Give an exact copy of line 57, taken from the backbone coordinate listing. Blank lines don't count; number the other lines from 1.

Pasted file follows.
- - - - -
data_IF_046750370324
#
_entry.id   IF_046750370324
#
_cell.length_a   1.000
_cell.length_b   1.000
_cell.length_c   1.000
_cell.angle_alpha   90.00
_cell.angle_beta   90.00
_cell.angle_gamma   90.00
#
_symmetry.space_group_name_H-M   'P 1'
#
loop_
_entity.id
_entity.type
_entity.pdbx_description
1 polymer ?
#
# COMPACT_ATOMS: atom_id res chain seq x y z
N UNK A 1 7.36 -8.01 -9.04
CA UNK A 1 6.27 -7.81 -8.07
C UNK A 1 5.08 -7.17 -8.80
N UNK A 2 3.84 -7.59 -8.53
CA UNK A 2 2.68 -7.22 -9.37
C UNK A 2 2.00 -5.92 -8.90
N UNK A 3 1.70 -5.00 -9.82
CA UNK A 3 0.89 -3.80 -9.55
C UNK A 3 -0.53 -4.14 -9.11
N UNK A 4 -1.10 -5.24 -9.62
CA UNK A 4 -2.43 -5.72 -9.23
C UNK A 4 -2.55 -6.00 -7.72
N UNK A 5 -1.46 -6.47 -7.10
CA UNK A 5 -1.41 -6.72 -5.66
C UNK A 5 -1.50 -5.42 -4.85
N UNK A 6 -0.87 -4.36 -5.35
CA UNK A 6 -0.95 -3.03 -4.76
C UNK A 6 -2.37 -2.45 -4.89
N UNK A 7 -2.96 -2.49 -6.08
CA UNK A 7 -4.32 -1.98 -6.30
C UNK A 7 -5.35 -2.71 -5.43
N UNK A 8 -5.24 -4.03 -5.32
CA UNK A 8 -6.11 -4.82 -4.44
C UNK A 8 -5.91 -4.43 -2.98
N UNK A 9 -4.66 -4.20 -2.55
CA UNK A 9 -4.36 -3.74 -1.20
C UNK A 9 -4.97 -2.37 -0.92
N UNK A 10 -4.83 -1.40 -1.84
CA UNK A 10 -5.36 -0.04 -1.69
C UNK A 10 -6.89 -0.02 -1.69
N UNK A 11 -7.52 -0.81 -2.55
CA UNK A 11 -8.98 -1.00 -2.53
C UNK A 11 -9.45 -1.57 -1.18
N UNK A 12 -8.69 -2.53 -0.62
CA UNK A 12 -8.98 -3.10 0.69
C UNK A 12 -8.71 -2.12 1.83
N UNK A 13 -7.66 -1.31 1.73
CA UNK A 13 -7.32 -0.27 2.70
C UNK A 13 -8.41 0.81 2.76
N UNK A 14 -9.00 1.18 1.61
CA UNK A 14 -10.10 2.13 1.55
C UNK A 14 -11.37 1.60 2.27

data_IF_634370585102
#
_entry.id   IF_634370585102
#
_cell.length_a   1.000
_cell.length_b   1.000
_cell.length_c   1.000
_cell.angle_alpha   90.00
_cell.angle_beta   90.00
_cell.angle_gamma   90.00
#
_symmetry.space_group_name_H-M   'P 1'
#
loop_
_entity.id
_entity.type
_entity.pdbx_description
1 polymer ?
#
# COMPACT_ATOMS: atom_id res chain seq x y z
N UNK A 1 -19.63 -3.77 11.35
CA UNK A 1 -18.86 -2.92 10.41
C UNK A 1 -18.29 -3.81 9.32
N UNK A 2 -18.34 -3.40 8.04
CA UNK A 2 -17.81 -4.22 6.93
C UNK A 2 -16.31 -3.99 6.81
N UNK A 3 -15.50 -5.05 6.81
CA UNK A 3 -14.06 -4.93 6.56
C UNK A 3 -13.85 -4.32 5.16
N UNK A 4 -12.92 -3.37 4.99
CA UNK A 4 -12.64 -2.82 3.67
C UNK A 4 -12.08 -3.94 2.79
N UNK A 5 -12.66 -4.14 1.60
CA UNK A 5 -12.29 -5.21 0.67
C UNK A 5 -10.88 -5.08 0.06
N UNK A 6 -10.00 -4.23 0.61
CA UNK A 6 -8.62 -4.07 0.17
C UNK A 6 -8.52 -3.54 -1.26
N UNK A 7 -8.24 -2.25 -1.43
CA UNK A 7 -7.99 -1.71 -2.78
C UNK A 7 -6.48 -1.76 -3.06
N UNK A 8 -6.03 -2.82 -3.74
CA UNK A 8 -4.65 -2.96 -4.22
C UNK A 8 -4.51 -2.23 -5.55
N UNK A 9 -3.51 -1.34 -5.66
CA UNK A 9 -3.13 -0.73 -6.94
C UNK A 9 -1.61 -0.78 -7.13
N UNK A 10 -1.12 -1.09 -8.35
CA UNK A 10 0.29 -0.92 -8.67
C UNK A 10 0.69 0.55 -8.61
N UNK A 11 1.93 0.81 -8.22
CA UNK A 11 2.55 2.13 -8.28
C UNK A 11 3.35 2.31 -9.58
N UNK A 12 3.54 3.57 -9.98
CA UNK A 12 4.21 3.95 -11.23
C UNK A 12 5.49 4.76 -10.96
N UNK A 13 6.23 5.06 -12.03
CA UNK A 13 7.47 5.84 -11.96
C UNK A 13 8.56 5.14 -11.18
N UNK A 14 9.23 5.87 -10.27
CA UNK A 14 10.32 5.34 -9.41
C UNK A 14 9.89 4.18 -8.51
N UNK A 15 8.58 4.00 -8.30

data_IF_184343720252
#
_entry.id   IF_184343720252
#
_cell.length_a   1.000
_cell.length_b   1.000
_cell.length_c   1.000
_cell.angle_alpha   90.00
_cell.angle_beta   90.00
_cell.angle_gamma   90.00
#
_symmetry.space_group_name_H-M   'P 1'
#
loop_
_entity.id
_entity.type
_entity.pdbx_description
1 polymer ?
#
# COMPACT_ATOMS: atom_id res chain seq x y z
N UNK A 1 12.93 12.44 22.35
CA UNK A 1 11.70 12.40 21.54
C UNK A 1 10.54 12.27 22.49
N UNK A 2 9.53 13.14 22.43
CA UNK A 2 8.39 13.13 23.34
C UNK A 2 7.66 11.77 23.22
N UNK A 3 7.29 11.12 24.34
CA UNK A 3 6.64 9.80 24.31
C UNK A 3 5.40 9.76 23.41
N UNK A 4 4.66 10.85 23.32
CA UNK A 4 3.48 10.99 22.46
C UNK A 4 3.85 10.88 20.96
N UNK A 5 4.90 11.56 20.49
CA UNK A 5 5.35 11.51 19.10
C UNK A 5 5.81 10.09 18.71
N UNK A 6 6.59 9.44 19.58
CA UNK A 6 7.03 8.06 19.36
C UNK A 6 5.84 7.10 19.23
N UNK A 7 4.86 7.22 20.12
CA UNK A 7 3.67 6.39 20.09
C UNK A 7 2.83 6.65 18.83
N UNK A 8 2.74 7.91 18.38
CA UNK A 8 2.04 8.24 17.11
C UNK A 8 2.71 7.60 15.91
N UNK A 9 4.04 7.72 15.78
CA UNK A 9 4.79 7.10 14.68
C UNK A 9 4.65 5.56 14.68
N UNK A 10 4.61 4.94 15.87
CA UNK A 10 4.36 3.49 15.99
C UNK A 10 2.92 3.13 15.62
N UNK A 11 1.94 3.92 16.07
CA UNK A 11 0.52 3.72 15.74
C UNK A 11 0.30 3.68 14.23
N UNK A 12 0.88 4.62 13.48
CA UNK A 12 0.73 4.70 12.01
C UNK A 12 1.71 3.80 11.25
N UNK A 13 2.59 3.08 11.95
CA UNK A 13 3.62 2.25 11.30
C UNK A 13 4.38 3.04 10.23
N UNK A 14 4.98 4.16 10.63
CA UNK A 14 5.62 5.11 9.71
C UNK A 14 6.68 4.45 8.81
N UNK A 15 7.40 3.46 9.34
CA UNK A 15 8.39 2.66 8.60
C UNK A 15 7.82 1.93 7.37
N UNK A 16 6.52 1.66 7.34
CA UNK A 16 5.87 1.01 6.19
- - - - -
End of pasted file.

N UNK A 13 -7.66 -1.31 1.73